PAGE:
“Grass-fed Vegetables”

    With gardening activities grinding almost to a halt, I can take a breath and reflect on the past season — one of the best seasons ever. Of course, I’ll “blame” the bountifulness mostly on the weather. Maybe I’m also becoming a better gardener. (Thomas Jefferson wrote, “Though an old man, I am a young gardener.”)
    I wrote a couple of weeks ago about soil management here on the farmden. It’s simple and possibly sustainable. For the vegetable gardens: no digging, permanent beds, and an inch depth of homemade compost annually slathered onto those beds. For trees and shrubs, mulches of compost, wood chips or leaves, supplemented, if necessary, with soybean or alfalfa meal for additional nitrogen.
    My September trip to Maine afforded me two other perspectives on soil management. The first came from a presentation by, and conversation with, Jim Kovaleski, who farms in northern Maine. His system is also simple and possibly sustainable. His farm has 5 acres of hayfield that feeds 1/2 acre of vegetables. “Grass-fed vegetables,” as he calls it. All he does is scythe the hayfield portions and pile the mowings onto the growing areas, in so doing suppressing weeds, locking moisture within the soil, and feeding the ground with the decomposing hay.

Me, scything my field

Me, scything my field

    The question is whether or not the mowed portions can naturally regenerate nutrients through dissolution of native minerals and nitrogen fixation by microbes to keep up with the removal of mowings. Possibly, some essential micronutrient might be missing from that particular piece of ground. To avoid that possibility here on my farmden, I feed my compost a diversity of organic materials, from old Levi’s to orange peels, from Florida oranges, to neighbor’s autumn leaves, and, just to make further sure, kelp.
    I didn’t get to visit Jim’s farm, but did hear first-hand testimonials praising the quality and yield of his vegetables.
    Come fall, Jim moves his show south, with repeat performances at his mini-farm in suburban Florida, there using yard waste compost and seaweed he harvests to build and maintain soil health, sustainably.

Chicken-fed(?) Vegetables

    I did get to visit Four Season Farm, the Maine farm of vegetable guru Elliot Coleman. His system is to grow vegetables for a season, then till the ground and sow grass and clover, graze chickens on that piece of land for a season before tilling it again to grow vegetables. The chickens’ diet is supplemented with bought grain.
Eliot Coleman with carrots and broccoli    The bought grain reduces the system’s “sustainability quotient.” On the other hand, as Elliot emphatically pointed out, he is also growing chickens!
    It would be interesting to measure all the inputs and outputs from my soil management, as well as those of Jim and Elliot. And also to quantify any trends in measures of soil health (nutrients, organic matter, soil tilth, etc.) and quality of vegetables.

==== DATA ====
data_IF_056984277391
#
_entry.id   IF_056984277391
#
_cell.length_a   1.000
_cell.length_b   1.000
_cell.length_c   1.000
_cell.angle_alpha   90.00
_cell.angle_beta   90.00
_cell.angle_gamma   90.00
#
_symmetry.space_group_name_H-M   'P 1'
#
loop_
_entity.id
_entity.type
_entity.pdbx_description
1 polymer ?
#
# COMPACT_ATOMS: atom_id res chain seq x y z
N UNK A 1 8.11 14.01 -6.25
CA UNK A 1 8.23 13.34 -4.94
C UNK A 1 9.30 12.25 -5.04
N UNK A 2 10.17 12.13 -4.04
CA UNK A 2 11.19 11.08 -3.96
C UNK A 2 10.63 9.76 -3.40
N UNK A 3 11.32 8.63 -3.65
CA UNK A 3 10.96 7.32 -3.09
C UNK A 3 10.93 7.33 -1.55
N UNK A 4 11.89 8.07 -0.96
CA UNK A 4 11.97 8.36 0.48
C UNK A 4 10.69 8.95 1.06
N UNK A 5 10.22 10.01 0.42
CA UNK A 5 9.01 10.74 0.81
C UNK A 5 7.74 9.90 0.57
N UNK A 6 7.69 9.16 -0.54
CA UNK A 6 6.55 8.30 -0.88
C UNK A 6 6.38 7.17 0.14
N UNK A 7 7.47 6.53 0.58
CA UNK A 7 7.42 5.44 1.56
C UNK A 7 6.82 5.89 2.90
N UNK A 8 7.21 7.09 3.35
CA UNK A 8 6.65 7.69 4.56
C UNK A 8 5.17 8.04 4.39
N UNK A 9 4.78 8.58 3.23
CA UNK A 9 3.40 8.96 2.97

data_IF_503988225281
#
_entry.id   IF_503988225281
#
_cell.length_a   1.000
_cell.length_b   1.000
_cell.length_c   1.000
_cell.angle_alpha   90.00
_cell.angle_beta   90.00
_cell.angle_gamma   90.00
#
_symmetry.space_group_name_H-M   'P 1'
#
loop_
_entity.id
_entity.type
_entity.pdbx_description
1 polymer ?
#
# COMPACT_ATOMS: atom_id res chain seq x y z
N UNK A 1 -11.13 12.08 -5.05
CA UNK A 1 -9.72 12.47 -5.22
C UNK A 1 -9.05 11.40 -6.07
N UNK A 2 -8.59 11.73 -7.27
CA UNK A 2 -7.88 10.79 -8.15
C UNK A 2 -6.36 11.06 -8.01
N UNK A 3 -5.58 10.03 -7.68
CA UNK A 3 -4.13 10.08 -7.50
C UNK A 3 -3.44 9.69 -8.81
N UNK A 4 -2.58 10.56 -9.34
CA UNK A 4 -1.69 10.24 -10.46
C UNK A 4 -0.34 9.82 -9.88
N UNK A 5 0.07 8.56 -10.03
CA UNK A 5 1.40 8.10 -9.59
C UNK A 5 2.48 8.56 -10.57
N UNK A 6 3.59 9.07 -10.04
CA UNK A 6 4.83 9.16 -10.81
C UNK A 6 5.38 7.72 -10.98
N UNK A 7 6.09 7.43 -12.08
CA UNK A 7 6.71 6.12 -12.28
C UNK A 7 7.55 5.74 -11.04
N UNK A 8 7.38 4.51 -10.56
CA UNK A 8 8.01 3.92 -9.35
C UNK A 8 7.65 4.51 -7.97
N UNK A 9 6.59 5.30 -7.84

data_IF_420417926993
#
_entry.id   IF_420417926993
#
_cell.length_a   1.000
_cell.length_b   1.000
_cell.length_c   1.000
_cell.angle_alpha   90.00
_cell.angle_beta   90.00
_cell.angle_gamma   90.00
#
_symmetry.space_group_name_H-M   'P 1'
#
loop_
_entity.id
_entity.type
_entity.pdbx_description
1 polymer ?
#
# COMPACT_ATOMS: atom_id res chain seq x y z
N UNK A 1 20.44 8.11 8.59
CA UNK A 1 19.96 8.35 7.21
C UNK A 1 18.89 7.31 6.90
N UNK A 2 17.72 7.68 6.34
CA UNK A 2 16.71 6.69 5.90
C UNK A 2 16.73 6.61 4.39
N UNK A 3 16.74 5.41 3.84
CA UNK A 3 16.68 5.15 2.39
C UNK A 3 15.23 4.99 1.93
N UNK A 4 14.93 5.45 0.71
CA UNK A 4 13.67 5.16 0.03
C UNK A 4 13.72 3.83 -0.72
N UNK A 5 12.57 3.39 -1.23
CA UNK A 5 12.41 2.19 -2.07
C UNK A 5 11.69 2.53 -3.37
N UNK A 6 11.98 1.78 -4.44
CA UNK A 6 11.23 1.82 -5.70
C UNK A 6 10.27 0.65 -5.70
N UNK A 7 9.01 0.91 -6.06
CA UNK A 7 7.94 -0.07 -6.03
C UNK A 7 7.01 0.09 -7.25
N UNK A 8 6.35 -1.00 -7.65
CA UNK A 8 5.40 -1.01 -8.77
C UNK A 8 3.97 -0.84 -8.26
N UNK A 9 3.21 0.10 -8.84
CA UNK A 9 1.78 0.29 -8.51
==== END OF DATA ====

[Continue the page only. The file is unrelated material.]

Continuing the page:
A Fruitful Year, Literally!

    As I drove the highways and byways of Maine, I was astounded at the number of wild, roadside apple trees, and their fruits’ freedom from pests. First, why so many wild trees? Does everyone there munch on apples while driving, then toss the cores out their windows? Why are there so few wild trees here in the Hudson Valley, a major apple-growing region?
    And second, why so few pest blemishes on the fruits? In the Northeast — nay, the whole eastern part of the country — pests generally run rampant on apples. Then again, apples have done relatively well, pest- and otherwise this season here in the Hudson Valley also.

Maine's wild apples

Maine’s wild apples

    For that matter, it’s generally been an excellent season for all fruits. Even black walnuts, whose nuts haven’t filled out for the past few years (a legacy from hurricane Irene and tropical storm Lee?) bore abundant crops fat with nutmeats this year.
    I had only one failure this year, pawpaws, and it was the first crop failure in decades. Why the poor showing? Again, I’ll blame it on the weather. But what about the weather could be to blame?


 Dirt is Free, Almost

   Sustainability is such a buzzword these days. Okay, I’ll join the crowd and say, “I’m growing fruits and vegetables sustainably.” But is this true. Can they really be grown sustainably, that is, in such a way to be able to continue forever?
    As any plant grows, it sucks nutrients from the soil. Harvest the plant and you take those nutrients off-site. Eventually, those nutrients need replenishment. That’s what fertilizer does, but spreading fertilizer — whether organic or chemical — is hardly sustainable. Organic fertilizers, such as soybean meal, need to be grown, harvested (taking nutrients off site), processed, bagged, and transported. Chemical fertilizers need to be mined and processed, or manufactured, and then also bagged and transported.